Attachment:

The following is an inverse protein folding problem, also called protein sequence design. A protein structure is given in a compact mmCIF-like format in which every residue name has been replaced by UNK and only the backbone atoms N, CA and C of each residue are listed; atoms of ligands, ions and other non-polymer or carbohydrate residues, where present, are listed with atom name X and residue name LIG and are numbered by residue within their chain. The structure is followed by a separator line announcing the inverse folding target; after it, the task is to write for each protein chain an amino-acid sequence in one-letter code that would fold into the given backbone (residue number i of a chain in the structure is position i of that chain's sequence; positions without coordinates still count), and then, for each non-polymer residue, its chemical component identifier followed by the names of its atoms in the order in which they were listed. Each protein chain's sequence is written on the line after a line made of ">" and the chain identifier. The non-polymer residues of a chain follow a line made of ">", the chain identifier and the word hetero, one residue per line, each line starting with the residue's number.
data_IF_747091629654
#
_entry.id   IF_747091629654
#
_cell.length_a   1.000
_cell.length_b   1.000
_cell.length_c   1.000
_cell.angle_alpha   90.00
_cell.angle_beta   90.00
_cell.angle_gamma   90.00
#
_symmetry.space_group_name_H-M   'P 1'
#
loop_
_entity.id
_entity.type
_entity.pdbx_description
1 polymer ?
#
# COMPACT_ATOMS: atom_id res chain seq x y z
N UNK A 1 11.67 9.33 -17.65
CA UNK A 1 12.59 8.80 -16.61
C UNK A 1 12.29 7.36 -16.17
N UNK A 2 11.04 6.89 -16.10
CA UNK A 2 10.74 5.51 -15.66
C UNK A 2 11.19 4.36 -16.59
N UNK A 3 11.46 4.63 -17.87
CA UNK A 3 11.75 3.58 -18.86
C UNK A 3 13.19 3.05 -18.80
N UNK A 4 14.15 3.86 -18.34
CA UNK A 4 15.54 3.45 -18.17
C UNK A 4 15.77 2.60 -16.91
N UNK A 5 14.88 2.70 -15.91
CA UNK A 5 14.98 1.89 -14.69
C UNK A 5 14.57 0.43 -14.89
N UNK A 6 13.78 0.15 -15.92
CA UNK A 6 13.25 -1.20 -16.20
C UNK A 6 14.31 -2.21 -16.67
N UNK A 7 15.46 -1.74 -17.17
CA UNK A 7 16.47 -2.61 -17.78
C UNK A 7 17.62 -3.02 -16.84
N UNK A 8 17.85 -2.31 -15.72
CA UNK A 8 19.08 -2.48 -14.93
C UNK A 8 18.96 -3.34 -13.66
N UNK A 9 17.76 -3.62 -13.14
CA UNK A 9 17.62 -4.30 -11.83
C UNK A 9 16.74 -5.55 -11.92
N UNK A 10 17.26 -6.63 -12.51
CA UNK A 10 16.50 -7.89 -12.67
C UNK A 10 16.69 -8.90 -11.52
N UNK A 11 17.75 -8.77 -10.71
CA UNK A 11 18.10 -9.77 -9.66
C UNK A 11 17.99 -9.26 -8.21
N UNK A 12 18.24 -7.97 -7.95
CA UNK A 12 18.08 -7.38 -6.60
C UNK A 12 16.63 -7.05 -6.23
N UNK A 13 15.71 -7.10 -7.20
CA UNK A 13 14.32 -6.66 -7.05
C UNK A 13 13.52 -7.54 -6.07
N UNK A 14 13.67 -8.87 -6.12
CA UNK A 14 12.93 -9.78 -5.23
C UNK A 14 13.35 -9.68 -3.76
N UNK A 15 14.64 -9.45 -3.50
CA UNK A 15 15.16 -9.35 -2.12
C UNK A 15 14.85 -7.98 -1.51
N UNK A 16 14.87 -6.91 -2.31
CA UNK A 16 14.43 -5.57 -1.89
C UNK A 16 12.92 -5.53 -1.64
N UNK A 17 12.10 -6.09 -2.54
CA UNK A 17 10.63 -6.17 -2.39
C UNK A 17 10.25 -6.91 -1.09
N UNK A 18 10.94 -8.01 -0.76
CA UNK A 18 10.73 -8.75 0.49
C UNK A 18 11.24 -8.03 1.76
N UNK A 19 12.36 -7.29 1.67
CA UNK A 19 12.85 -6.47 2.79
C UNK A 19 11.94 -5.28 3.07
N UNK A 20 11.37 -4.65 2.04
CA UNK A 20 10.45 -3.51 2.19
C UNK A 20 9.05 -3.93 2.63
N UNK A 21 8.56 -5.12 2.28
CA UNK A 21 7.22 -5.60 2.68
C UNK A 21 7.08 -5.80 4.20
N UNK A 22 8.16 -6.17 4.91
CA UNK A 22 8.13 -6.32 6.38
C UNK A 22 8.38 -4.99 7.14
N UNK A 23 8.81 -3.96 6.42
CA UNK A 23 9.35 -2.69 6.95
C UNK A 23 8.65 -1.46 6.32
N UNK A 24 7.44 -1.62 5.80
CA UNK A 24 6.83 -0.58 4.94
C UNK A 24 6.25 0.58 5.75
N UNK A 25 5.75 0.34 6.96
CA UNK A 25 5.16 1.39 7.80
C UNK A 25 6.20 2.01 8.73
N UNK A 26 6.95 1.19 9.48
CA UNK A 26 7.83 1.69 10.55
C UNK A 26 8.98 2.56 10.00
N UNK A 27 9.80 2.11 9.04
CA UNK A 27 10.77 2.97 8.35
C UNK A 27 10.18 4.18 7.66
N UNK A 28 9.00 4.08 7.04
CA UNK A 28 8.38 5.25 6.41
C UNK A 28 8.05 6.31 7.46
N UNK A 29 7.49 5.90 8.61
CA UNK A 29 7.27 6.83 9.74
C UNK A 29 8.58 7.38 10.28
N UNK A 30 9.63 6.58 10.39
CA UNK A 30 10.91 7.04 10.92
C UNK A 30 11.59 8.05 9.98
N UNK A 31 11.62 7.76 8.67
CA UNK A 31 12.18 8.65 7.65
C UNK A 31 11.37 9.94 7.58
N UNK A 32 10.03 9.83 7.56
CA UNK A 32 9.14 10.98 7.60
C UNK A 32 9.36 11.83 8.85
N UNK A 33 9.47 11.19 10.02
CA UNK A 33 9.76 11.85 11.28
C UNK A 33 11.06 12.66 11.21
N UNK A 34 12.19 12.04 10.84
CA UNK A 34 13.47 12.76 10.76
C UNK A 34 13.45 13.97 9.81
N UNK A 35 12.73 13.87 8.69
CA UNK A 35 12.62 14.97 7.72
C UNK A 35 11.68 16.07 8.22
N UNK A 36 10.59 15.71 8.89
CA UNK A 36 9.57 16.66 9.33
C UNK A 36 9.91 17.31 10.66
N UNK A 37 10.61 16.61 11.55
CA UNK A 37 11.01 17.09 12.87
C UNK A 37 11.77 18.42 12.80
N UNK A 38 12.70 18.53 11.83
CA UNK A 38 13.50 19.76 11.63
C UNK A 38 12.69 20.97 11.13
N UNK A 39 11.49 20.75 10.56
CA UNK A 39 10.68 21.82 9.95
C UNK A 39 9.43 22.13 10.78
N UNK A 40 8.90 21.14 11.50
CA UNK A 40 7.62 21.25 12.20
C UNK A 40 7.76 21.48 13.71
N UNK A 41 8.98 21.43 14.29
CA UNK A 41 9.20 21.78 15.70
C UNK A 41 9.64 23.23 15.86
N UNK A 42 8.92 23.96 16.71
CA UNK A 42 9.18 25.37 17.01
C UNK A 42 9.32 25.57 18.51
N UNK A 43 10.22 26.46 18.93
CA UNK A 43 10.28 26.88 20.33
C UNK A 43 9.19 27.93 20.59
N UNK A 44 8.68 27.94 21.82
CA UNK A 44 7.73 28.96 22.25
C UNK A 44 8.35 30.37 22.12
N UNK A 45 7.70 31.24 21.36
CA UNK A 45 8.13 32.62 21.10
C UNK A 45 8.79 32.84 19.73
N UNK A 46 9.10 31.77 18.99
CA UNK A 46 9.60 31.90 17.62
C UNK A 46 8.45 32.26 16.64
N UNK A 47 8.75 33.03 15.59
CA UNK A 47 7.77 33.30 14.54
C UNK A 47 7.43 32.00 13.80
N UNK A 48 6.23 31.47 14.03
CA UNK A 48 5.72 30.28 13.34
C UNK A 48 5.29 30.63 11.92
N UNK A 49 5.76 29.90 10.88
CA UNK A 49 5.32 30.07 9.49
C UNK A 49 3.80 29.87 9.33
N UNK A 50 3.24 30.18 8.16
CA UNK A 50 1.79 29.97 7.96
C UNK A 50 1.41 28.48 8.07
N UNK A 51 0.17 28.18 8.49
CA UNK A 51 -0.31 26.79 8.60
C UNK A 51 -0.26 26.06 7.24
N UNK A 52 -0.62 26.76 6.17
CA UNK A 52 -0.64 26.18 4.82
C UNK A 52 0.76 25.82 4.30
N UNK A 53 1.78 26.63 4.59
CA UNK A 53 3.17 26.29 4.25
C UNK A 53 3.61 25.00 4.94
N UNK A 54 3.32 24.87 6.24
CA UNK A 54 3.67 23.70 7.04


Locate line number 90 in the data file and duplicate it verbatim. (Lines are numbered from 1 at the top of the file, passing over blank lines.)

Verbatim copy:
C UNK A 23 8.65 -1.46 6.32